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When school leaders advance strategic plans focused on improving educational equity through data-driven decision making, how do policies-as-practiced unfold in the daily…
When school leaders advance strategic plans focused on improving educational equity through data-driven decision making, how do policies-as-practiced unfold in the daily work of science teachers? The paper aims to discuss this issue.
This ethnographic study examines how data-centric accountability and improvement efforts surface as practices for 36 science teachers in three secondary schools. For two years, researchers were embedded in schools alongside teachers moving through daily classroom practice, meetings with colleagues and leaders, data-centric meetings, and professional development days.
Bundled initiatives created consequences for science educators including missed opportunities to capitalize on student-generated ideas, to foster science sensemaking, and to pursue meaningful and equitable science learning. Problematic policy-practice intersections arose, in part, because of school leaders’ framing of district and school initiatives in ways that undermined equity in science education.
From the perspective of science education, this paper raises an alarming problem for equitable science teaching. Lessons learned from missteps seen in this study have practical implications for others attempting similar work. The paper suggests alternatives for supporting meaningful and equitable science education.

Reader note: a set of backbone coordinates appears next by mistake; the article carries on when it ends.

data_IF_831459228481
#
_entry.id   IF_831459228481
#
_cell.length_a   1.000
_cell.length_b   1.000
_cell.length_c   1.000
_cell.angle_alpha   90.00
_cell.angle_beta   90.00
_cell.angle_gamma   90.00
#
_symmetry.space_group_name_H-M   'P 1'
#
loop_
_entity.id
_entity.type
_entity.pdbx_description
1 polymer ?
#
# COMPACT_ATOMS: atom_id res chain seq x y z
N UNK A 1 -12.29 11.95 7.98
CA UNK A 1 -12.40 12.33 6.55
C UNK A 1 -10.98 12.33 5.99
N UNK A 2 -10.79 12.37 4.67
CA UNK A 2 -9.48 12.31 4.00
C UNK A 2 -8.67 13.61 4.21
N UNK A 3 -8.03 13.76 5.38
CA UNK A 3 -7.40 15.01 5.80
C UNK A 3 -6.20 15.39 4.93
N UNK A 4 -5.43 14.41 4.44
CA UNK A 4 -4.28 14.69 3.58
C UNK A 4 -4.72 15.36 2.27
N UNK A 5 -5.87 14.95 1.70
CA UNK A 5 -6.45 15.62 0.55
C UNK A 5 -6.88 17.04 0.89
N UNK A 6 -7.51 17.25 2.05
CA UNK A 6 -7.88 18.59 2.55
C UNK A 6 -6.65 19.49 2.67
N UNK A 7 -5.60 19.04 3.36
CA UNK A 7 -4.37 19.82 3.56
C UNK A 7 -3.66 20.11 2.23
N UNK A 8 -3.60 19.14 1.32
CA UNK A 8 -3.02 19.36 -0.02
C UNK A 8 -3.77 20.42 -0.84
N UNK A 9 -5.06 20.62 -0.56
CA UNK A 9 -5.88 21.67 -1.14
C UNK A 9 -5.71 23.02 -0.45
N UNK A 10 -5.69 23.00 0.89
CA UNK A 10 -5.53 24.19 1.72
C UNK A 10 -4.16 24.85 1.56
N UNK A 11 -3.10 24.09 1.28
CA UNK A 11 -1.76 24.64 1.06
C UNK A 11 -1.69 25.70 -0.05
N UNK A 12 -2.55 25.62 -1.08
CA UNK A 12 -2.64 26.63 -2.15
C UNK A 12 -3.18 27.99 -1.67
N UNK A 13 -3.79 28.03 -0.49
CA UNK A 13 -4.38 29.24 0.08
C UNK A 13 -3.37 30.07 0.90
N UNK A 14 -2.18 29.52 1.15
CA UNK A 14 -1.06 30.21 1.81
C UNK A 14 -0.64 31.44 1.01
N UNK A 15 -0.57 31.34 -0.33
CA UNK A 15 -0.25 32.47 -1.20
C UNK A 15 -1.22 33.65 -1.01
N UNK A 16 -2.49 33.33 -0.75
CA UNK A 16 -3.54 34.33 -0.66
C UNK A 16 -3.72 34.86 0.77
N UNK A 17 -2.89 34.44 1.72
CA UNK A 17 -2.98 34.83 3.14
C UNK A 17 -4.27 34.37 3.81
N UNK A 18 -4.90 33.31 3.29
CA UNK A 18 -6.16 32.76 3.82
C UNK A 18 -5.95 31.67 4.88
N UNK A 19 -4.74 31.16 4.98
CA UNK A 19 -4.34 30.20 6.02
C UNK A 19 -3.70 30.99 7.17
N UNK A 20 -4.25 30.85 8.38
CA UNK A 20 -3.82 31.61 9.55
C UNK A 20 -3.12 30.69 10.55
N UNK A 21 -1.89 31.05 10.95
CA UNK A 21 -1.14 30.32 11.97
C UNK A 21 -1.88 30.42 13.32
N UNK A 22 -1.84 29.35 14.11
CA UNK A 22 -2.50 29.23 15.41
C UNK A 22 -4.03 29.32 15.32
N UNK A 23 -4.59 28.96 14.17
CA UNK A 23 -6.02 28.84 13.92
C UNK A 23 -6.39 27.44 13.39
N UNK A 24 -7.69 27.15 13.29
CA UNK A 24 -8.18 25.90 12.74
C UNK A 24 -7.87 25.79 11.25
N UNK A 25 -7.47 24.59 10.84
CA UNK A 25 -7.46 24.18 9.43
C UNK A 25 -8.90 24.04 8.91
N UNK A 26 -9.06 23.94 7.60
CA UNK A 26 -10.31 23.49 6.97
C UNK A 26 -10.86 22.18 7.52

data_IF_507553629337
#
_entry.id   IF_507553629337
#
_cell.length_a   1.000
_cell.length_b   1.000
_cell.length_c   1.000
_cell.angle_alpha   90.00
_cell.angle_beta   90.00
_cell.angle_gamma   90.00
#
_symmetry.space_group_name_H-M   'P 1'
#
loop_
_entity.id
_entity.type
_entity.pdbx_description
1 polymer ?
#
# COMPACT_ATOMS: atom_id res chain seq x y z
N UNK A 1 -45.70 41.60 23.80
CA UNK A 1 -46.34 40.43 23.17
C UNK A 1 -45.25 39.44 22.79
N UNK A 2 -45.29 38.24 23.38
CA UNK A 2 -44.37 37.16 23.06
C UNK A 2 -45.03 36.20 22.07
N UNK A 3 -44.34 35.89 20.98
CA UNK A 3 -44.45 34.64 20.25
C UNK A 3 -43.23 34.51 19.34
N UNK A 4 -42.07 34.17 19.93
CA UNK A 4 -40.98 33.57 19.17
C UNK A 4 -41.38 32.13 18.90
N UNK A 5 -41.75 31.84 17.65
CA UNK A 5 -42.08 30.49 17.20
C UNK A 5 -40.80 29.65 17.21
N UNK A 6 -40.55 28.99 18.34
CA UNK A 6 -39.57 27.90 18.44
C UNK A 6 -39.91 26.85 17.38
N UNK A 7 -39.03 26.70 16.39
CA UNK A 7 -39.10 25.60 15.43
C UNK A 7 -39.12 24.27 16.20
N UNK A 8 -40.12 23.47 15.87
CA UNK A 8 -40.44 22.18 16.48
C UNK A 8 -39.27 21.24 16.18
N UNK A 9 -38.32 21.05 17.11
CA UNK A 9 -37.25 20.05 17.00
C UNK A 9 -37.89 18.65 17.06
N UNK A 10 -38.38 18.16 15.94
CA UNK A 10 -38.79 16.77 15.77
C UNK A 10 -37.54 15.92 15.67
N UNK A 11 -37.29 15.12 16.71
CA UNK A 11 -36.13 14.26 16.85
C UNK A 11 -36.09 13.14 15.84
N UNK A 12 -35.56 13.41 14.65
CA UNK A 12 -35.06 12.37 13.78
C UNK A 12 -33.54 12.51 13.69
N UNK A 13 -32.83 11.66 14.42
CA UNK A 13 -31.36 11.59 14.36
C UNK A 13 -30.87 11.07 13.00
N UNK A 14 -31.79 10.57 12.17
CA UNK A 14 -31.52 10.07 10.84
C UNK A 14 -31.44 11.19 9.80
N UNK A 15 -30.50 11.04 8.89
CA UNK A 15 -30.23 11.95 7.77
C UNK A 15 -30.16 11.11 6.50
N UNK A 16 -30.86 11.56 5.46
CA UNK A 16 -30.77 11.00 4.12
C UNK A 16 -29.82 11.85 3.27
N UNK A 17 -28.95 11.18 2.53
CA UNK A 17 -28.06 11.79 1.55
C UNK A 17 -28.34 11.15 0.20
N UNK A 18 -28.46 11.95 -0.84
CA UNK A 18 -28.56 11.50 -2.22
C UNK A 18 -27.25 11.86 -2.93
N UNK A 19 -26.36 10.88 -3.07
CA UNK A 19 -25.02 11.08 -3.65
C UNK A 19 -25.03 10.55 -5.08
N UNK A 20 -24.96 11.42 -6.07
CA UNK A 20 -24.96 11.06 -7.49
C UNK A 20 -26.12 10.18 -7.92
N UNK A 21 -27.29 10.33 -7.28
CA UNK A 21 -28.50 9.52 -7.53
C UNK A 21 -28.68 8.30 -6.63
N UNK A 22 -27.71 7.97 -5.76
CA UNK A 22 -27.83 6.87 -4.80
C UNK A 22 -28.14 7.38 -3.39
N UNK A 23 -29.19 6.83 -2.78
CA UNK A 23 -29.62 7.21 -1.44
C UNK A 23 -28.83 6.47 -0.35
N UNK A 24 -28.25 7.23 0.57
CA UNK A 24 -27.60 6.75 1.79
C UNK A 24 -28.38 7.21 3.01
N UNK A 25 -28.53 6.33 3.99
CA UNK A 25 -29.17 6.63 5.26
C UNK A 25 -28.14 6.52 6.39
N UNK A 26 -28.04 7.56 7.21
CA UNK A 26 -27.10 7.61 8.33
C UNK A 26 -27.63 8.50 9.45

Seeing leaders’ framing of policy initiatives, their bundling of performance goals, equity and accountability efforts, and their instructional coaching activities from the point of view of teachers affords unique insight into how leadership activities mediate policies in schools.
The coming of Big Data is offered as a salve that will reduce global inequalities and grow national economies. The chapter pursues how notions of progress have traveled…
The coming of Big Data is offered as a salve that will reduce global inequalities and grow national economies. The chapter pursues how notions of progress have traveled into schooling through technology and generate differences and exclusions in the past and present. The chapter explores how transnational school reforms during the colonial era were directed to adapting education to “the African,” which connected expertise in the U.S., UK, and Africa through a shared set of standards, principles, and values about what constituted civilization and development. In school reforms today, the “African” has disappeared today in favor of the “all”; however, residues of educational values and judgments that made up the African as a peculiar and pathological target of colonial schooling still haunt the present. The chapter argues that today’s transnational school reforms continue to presume target communities are passive, pathological objects whose transformation depends upon their learning to act rationally. Whereas in the past this was envisioned as individuals’ and communities’ assimilation through surveys and questionnaires, today rationality is managed through integration in systems and optimizing users’ choices through data mining and algorithms. The narrative of data as grounding rational thought and action is a seductive one that offers optimism to schooling; however, faith in the coming of technology impairs historical reflection and ethical reflexivity toward schooling’s values and judgments, and the differences and exclusions they generate.